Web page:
The Cash Box Kings have rent to pay.
Friday night, when the Cash Box Kings are selling their new CD, “Holding Court,” during their CD release show at The Midway Tavern, feel free to buy a copy without threatening to “burn one” for free from an online site.
Otherwise, you might wind up in a song like “Download Blues.”
“People think music/On the net should be free,” Cash Box Kings vocalist Oscar Wilson sings. “It might as well, baby/’Cause they sure ain’t payin’ me …
“I got the download blues/I got the download blues/ MP threes/Is killin’ me/I got the download blues.”
Not that it’s not hard enough for even an acclaimed Blind Pig Records group such as the Cash Box Kings to make a royalty buck these days.
Cash Box Kings’ harmonica ace and songwriter Joe Nosek remembers the night a couple of years ago at Buddy Guy’s Legends in Chicago when a fan was eyeing one of their CDs at the merchandise table after the show and another guy walked up. “The guy says, ‘Don’t buy that, I’ll just burn it for you for free,’” Nosek says. “And I was like, ‘You couldn’t wait five minutes until you got out of my sight to say that?’
“It’s just about the digital affairs of piracy,” Nosek says of the song’s timely premise, which brings old-school blues up-to-date with the modern technology that robs the songwriter of hard-earned royalties. “It’s difficult anymore to make any money and not even break even. Things are lean, and a lot of those things are due to the download blues.”
Nosek, a spiritual disciple of Little Walter from Madison, Wis., and Wilson, the 6-foot-3, 300-pound multi-instrumentalist throwback to the heyday of Muddy Waters’ Chicago blues when Howlin’ Wolf made size a big deal behind any microphone, form the foundation of the Cash Box Kings 14 years and eight CDs now into the band’s existence.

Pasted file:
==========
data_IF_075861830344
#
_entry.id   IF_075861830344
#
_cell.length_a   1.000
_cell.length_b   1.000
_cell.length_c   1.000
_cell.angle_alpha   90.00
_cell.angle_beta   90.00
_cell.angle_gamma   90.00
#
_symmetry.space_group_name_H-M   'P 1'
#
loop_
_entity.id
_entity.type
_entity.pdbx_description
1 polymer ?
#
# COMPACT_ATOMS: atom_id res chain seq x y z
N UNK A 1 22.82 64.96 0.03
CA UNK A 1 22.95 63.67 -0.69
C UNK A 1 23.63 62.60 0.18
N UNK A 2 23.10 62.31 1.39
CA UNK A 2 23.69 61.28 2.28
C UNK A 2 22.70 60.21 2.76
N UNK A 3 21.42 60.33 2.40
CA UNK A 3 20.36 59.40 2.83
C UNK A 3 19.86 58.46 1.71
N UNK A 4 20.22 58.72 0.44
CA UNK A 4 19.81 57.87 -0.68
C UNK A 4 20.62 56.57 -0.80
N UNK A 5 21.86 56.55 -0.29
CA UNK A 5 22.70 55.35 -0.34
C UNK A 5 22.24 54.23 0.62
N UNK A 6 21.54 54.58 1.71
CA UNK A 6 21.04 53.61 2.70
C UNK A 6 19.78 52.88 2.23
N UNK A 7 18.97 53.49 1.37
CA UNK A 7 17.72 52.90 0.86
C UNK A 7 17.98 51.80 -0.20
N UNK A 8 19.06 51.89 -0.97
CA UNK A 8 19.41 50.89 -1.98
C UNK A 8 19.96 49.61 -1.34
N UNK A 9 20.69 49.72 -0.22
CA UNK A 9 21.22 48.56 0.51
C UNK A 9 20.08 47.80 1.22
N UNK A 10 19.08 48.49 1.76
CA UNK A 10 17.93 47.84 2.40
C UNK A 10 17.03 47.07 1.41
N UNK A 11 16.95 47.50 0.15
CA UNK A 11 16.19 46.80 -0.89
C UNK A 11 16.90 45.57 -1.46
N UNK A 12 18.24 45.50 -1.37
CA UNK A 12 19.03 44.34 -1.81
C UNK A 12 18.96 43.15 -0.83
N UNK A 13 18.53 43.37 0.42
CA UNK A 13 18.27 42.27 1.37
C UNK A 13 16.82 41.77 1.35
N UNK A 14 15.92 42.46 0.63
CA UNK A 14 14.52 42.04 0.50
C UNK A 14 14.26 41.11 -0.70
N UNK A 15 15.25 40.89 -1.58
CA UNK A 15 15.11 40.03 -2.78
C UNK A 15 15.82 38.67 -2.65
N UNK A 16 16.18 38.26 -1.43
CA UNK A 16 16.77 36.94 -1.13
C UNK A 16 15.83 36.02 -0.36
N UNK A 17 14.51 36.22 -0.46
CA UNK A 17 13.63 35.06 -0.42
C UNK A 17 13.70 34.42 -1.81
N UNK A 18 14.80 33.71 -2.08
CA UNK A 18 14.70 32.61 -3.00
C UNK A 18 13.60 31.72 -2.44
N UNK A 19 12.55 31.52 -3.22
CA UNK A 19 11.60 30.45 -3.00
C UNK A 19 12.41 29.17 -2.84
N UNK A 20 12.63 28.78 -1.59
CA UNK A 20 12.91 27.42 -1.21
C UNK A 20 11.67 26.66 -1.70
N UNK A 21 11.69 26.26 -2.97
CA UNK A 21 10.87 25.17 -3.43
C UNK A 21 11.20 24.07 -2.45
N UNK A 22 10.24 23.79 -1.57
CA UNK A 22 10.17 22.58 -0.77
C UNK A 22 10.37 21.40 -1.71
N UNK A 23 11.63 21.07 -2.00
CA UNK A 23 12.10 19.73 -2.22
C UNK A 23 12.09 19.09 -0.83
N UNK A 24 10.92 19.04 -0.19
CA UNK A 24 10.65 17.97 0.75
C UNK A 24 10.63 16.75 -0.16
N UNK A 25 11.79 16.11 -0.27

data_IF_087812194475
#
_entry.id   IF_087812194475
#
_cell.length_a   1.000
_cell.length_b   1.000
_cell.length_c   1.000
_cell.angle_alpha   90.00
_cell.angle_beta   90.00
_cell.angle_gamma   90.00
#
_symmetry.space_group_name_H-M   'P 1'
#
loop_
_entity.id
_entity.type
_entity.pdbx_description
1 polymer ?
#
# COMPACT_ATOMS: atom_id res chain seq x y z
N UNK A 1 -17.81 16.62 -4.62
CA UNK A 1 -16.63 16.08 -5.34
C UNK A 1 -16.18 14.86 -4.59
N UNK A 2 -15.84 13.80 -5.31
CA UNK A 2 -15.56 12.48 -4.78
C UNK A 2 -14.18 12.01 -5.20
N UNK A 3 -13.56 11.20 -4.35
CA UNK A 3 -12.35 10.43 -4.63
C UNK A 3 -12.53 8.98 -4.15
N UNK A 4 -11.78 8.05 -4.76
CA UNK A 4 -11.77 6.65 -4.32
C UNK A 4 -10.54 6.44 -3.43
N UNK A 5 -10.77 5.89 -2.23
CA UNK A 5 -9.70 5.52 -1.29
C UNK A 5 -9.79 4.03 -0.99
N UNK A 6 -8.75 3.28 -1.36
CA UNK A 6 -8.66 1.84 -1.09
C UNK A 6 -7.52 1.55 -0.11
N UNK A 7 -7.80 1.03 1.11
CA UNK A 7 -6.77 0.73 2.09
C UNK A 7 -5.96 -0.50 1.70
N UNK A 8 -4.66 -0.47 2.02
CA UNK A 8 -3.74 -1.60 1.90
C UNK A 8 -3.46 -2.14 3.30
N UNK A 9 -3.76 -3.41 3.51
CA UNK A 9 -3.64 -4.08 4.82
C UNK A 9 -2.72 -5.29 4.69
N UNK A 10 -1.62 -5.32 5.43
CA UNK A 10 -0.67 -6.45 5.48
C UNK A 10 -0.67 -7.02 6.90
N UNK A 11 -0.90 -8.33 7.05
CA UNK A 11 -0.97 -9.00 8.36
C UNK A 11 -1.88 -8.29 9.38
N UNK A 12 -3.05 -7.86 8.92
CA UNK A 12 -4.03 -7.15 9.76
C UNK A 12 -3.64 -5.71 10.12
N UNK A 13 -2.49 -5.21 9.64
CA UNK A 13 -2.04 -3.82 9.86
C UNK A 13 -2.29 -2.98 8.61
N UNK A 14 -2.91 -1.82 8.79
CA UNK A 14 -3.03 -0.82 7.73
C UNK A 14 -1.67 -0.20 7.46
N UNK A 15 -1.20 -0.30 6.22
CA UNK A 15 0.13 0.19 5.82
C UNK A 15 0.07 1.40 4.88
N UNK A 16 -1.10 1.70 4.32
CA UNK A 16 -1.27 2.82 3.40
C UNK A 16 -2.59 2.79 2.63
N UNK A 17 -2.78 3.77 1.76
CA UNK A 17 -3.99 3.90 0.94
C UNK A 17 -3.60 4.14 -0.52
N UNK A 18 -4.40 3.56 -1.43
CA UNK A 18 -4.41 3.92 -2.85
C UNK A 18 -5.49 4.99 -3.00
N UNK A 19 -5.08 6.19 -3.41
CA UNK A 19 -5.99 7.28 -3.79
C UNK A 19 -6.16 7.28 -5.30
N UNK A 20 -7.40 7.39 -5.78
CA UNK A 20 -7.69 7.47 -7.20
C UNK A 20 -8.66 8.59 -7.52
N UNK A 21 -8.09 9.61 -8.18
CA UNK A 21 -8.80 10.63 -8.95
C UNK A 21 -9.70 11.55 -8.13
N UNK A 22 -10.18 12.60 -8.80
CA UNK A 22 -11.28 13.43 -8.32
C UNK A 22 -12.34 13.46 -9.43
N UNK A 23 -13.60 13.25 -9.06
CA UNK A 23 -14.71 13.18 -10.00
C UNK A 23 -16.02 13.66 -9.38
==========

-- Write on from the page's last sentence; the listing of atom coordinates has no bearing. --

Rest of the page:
“He knows old-school blues like the back of my hand,” Nosek says of Wilson, who sings and plays harmonica, guitar “and just about any instrument you lay in his hand. He can sing soul, R&B, and doo-wop, so he’s kind of a hidden gem in the Chicago scene.”
The rest of the band consists of a stable of rotating musicians made up of Chicago’s finest, most of whom are familiar figures around the city’s most popular blues clubs and staples of every stage at the annual Chicago Blues Festival.
Kenny “Beedy Eyes” Smith, son of Muddy Waters’ drummer Willie “Big Eyes” Smith and today’s hardest working drummer on the Chicago blues scene, anchors the rhythm section along with guys such as bassist and multi-instrumentalist Gerry Hundt, guitarist Joel Patterson, renowned Chicago mainstay guitarist Billy Flynn, bassists Brad Ber and Beau Sample, drummer Mark Haines, and one of the most prominent Chicago blues pianists in the world, Barrelhouse Chuck.
“What’s the secret?” Nosek asks in reply to the question of keeping a blues band together for 14 years in a modern world that downloads the blues into a license to steal.
“I think you got to love the music, and be respectful of each other musically. There are no egos musically in this band,” he says. “That’s how traditional Chicago blues should be played. Everybody’s got their own piece of the puzzle, and they play in the right place at the right time.”
It’s also a healthy band, with clean heads prevailing on stage.
“There’s no substance abuse in the band, no drug or alcohol issues that can hurt the band,” Nosek says. “And it’s Oscar and myself, and there’s these six guys who rotate through, and that keeps things musically fresh and energized.”
The new record, the band’s eighth release and a follow-up to 2013’s “Black Toppin’,” pays homage to the Chicago blues forefathers with Jimmy Rogers’ “Out on the Road” and John Lee Hooker’s “Hobo Blues,” with nods to Honey Boy Allen (“I’m a Real Lover Baby”), Willie Love (“Everybody’s Fishin’”) and Big Smokey Smothers (“I Ain’t Gonna Be No Monkey Man”).
But it’s the Cash Box Kings swipe at online piracy that steals the show on “Holding Court” with such lines as “Downloads don’t pay me/Not even half a cent/Not even enough/To pay the rent.”
“Sites are still giving it away for free,” Nosek says by phone a few days before the CD’s April 28 release date. “Hopefully, they’ll wait for after the 28th to buy it.”